London, May 15 (PTI) British Prime Minister Boris Johnson is set to declare a so-called war on fat as studies indicate greater risk from COVID-19 due to obesity and related illnesses, according to UK media reports.
According to recent research from Glasgow University, being obese doubles the risk of needing hospital treatment for the novel coronavirus and the link between obesity and other health problems such as heart disease and diabetes also increases the risk levels from the deadly virus.
According to ‘The Times’, Johnson has told senior ministers and advisers that he has changed his mind on not having a state interventionist approach to fighting obesity and is said to be drawing up a revised strategy.
The 55-year-old, who has admitted to have struggled with keeping his weight under check, was hospitalised with COVID-19 last month.
Some experts have indicated weight as a factor behind the seriousness of his symptoms compared to some of his thinner Cabinet colleagues who bounced back quicker despite testing positive for coronavirus, such as Health Secretary Matt Hancock.
According to official statistics, about one in three British adults is clinically obese, classified as those with a body mass index (BMI) above 30, one of the highest rates in the Western world. BMI is determined by a person’s weight relative to their height.
Encouraging more cycling and walking is part of the UK government’s wider plans in the war on obesity. Campaign group Action on Salt and Action on Sugar have also written to Johnson, calling for a ban on junk food advertisements during the coronavirus lockdown to encourage healthy lifestyles.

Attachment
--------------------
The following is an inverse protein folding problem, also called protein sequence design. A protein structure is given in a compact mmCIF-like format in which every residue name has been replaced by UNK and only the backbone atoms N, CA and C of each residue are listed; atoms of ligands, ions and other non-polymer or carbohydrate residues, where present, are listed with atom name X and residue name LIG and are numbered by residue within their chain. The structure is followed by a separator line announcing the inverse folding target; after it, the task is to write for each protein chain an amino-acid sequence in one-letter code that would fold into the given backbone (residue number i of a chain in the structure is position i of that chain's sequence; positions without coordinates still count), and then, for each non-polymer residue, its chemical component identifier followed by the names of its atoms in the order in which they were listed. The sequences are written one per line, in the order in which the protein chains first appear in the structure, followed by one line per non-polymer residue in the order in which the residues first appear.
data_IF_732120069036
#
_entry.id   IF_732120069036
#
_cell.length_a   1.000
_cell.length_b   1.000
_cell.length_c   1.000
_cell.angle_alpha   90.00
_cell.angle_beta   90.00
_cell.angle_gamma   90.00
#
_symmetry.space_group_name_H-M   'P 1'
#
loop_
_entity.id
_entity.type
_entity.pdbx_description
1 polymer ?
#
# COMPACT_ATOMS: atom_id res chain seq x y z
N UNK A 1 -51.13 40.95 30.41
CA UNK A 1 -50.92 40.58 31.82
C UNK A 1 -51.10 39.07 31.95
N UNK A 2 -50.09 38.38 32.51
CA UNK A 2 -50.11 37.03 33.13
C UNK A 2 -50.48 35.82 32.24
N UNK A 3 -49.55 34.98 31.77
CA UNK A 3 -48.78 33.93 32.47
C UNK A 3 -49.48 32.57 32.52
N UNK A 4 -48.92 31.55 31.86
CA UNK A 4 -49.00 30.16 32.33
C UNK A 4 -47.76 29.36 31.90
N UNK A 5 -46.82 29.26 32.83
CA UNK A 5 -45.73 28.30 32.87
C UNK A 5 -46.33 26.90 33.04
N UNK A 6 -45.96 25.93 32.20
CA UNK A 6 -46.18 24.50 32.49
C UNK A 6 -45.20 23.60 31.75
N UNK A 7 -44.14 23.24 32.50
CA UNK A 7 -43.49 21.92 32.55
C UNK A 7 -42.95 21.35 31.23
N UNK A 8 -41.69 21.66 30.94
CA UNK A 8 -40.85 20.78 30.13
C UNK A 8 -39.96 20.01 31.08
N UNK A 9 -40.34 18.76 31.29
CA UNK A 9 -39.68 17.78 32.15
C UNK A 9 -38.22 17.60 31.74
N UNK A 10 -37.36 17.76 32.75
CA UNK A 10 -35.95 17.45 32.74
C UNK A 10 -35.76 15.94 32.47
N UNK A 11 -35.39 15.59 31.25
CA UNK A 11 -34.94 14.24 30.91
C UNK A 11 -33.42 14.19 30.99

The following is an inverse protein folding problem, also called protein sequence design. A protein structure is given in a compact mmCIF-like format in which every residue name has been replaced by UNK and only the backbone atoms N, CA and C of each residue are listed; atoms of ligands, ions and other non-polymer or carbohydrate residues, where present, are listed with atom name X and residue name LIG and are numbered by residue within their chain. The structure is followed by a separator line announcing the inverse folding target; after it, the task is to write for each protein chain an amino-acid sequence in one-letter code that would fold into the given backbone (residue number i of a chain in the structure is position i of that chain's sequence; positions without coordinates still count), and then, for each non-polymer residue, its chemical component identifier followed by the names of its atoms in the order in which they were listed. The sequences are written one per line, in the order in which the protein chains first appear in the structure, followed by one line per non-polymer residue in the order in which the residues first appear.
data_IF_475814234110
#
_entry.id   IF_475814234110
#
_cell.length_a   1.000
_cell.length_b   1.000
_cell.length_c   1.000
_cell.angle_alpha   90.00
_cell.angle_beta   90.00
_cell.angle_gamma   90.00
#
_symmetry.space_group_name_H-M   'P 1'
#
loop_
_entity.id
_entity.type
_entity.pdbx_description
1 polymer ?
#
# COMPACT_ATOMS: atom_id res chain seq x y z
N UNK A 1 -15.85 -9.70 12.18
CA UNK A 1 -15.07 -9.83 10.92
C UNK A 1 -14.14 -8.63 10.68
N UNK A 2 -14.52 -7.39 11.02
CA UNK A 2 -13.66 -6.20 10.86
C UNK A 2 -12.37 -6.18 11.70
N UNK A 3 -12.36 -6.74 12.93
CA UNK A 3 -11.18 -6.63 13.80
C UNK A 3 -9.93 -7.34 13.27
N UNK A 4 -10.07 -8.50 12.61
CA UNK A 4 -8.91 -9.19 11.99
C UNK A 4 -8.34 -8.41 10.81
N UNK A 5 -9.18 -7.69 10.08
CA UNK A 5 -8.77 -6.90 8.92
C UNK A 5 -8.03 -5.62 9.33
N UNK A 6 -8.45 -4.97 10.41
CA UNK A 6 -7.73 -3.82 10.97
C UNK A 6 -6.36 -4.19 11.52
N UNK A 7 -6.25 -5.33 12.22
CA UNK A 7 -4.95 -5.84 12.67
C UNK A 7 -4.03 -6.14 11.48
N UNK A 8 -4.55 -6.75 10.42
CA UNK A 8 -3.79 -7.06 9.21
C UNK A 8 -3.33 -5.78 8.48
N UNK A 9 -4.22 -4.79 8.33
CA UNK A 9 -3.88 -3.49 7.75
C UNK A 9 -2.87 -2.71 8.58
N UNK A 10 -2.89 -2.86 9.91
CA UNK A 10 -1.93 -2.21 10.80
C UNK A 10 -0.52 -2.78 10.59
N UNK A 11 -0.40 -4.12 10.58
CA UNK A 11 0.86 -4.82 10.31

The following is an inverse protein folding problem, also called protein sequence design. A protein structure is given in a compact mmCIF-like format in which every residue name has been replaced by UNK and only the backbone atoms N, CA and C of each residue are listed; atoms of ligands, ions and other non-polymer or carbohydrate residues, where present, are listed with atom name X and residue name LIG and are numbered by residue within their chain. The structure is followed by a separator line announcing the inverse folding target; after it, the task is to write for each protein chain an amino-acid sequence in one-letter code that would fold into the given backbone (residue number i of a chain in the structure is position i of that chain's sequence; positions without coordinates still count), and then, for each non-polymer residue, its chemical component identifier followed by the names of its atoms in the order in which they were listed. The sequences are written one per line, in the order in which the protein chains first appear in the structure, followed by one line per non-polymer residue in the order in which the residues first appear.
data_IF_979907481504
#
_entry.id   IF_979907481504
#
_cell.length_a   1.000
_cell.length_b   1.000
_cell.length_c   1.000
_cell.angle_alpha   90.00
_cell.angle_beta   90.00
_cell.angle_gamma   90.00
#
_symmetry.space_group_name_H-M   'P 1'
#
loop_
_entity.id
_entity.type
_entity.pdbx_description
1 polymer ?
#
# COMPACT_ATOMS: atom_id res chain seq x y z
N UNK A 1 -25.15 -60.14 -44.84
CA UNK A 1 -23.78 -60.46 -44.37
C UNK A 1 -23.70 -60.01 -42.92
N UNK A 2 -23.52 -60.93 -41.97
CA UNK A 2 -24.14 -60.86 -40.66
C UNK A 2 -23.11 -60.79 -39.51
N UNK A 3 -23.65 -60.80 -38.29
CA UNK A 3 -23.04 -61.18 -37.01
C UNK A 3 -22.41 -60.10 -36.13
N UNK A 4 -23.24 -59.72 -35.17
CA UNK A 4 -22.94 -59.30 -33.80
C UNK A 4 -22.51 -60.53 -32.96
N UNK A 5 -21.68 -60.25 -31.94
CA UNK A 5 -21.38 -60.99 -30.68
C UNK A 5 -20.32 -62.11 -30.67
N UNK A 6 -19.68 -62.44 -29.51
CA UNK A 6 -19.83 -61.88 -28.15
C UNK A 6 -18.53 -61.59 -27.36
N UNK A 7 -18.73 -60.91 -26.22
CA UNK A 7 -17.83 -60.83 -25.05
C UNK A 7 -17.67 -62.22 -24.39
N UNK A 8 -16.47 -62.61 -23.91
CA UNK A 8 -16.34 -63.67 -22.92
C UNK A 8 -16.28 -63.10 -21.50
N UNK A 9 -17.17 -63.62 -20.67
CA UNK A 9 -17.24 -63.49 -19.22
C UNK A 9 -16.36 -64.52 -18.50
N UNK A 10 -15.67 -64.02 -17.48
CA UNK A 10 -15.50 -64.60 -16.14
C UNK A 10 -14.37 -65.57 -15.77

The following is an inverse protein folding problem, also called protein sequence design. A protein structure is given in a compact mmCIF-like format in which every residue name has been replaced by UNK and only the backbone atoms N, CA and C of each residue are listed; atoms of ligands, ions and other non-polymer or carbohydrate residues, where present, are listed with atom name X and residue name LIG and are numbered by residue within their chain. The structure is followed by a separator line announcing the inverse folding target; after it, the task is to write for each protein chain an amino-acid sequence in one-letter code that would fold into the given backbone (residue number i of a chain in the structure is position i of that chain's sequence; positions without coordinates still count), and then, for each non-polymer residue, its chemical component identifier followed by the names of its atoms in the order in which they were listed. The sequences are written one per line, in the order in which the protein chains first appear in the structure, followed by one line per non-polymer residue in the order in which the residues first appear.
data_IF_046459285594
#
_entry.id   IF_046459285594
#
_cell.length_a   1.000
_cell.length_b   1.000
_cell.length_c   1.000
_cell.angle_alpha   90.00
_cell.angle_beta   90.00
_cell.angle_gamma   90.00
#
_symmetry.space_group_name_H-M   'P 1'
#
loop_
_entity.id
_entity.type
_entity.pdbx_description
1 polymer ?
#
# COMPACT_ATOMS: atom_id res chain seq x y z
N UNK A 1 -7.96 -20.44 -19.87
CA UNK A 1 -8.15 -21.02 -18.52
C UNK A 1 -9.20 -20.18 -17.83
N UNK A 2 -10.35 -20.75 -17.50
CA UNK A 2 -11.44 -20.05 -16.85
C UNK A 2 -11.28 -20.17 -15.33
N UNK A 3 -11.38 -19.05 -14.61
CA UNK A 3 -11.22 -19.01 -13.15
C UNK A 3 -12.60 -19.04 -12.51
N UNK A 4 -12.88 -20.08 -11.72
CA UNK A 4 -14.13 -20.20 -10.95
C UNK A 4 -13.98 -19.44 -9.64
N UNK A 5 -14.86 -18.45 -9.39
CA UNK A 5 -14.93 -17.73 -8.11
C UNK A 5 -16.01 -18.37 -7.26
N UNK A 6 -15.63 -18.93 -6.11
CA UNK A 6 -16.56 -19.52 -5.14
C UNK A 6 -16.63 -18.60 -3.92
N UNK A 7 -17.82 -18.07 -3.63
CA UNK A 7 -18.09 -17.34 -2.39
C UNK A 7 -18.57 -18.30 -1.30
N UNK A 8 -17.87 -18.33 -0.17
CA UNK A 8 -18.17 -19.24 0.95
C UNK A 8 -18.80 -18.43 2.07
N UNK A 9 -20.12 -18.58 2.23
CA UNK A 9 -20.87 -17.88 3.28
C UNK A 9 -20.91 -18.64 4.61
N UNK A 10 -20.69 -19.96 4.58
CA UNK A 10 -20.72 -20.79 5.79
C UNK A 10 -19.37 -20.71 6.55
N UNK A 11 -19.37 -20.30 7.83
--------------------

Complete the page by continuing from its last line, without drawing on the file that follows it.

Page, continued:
“Obesity and type 2 diabetes are widely regarded as two of the nation’s most pressing public health issues, yet the promotion of unhealthy food, although acknowledged as an important issue by the government, continues unabated, with little or no regard to the damaging effect this is having on people’s long-term health,” the letter notes.
The UK has already introduced a so-called sugar tax on sugary soft drinks to cut the consumption of added sugar in the diet. The Soft Drinks Industry Levy, in force since 2018, is based on the levels of sugar in the drinks, with the most sugary drinks paying the highest tax.
There are indications that further such moves may be in the offing if proved effective in the fight against obesity. PTI AK NSA